20140404_seoulbeats_crayonpop2It is understandable that people were concerned about the content of Crayon Pop’s comeback. Crayon Pop’s “Uh-ee” is similar to PSY’s “Gentleman” in that it is the successor to an extremely popular global YouTube sensation. Although “Bar Bar Bar” didn’t quite reach the level of “Gangnam Style” it was still considered a serious contribution to the eccentric side of the hallyu wave. Luckily, fans will not be disappointed with the song “Uh-ee” as it meshes perfectly with the group’s image and past discography.

Crayon Pop are known by most people as the queens of headgear and track pants, which is simultaneously used as a compliment and an insult. Many viewers seem to find the group’s quirky demeanor jarring and use it to condemn them as nothing more than a marketing gimmick. However, if you look beyond the popularity of “Bar Bar Bar,” you’ll see that Crayon Pop hasn’t given up some grand artistic image to pander addictive electronica in the name of sales; this was their image from the beginning.

Starting with their debut song “Bing Bing,” Crayon Pop has kept similar elements throughout their promotions – which is far more than we can say for groups that flip-flip sexy and cute. The group has always had funny dances and they’ve always worn outfits that complimented the dances instead of resorting to high heels just for the sake of image. All of their singles have had a similar sound as well, and while that can be written off as “boring” I prefer to think of it as pleasantly consistent in a genre that is extremely fickle and trend-based.

seoulbeats_20130907_crayonpop2Another thing Crayon Pop has done consistently is release singles that are actually “singles.” Each of their songs tends to get released alone and then promoted before releasing another song. If you look at their album releases they are collections of the same songs over and over again with a one new track, or a new version, thrown in. They aren’t relying on filler songs and that means they have to pack a bigger punch with the one single they do promote to make up for it.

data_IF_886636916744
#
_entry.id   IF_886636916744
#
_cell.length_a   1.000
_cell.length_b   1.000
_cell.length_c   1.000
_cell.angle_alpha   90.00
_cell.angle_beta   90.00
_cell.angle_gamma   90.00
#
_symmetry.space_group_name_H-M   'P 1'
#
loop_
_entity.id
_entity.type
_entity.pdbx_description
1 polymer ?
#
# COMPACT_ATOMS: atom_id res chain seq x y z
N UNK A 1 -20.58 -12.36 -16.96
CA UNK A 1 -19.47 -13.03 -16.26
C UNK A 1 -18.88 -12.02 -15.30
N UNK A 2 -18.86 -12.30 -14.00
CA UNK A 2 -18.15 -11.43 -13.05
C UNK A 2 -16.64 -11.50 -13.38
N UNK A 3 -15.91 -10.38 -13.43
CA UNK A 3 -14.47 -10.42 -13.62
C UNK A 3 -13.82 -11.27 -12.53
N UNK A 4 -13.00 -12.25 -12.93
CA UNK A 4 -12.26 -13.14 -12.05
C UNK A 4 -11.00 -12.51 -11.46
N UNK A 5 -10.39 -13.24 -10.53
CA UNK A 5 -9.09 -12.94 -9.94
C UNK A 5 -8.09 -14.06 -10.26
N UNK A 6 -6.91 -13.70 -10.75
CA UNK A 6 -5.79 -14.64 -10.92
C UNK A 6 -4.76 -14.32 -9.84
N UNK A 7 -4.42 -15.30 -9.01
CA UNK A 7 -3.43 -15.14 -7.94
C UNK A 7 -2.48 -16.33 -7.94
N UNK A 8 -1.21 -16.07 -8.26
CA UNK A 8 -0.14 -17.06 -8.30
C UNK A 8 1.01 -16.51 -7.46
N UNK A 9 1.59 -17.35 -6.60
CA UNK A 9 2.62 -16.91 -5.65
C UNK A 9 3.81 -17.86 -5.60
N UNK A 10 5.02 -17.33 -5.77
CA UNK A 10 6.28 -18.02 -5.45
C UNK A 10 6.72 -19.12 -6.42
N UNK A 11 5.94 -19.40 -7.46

Crayon Pop has proven that they are capable of pulling off extremely catchy songs that have an equally catchy silliness to them, which brings us back to their new single “Uh-ee.” Dressed in work clothes and rubber shoes, the group takes on a new themed look. The song itself is influenced heavily by trot music and is being described as electronic house bbongjjack. Who knows which came first the song or the outfits, but both evoke the feel of an older working woman.

The combination of Crayon Pop’s trademark sound mixed with the upbeat trot makes for a catchy song you can’t help but bounce along to. On first listen, the chorus was a bit surprising because it didn’t pick up pace or volume like I expected it to, however after another listen I found myself liking the changes in tempo and the little sound effects the members created. The back beat lives up to the “electronic” description and it is what keeps the song addictive throughout. As vocalists, Crayon Pop manage to capture that trot sound while still keeping their own flair.

seoulbeats_20130907_crayonpop1Yes, the song is similar to their past work, and yes, they are all still wearing matching outfits that have a theme, but those aren’t things to complain about. Crayon Pop keeps coming back with singles that fit their original concept and aesthetic despite the pressure in the industry to change constantly. Even if some onlookers may not enjoy it, the ladies of Crayon Pop are always eager to express their happiness with their concepts and how they contribute to the creative process.

If you aren’t into this type of music than the solution is simple; don’t listen to Crayon Pop. They’ve been clear about who they are from the beginning and it doesn’t look like they are going to change any time soon. There isn’t anything wrong with sticking to a concept, in fact it should be celebrated, because it means we always know where to go when we need to cheer up, or dance around, or just feel happy. I understand not being a Crayon Pop fan, they are marketing to a niche, but what I don’t understand is hating them when they’ve simply been true to their group’s concept. I give this trot-tastic song a rating of 4/5.

(Chrome Entertainment, YouTube)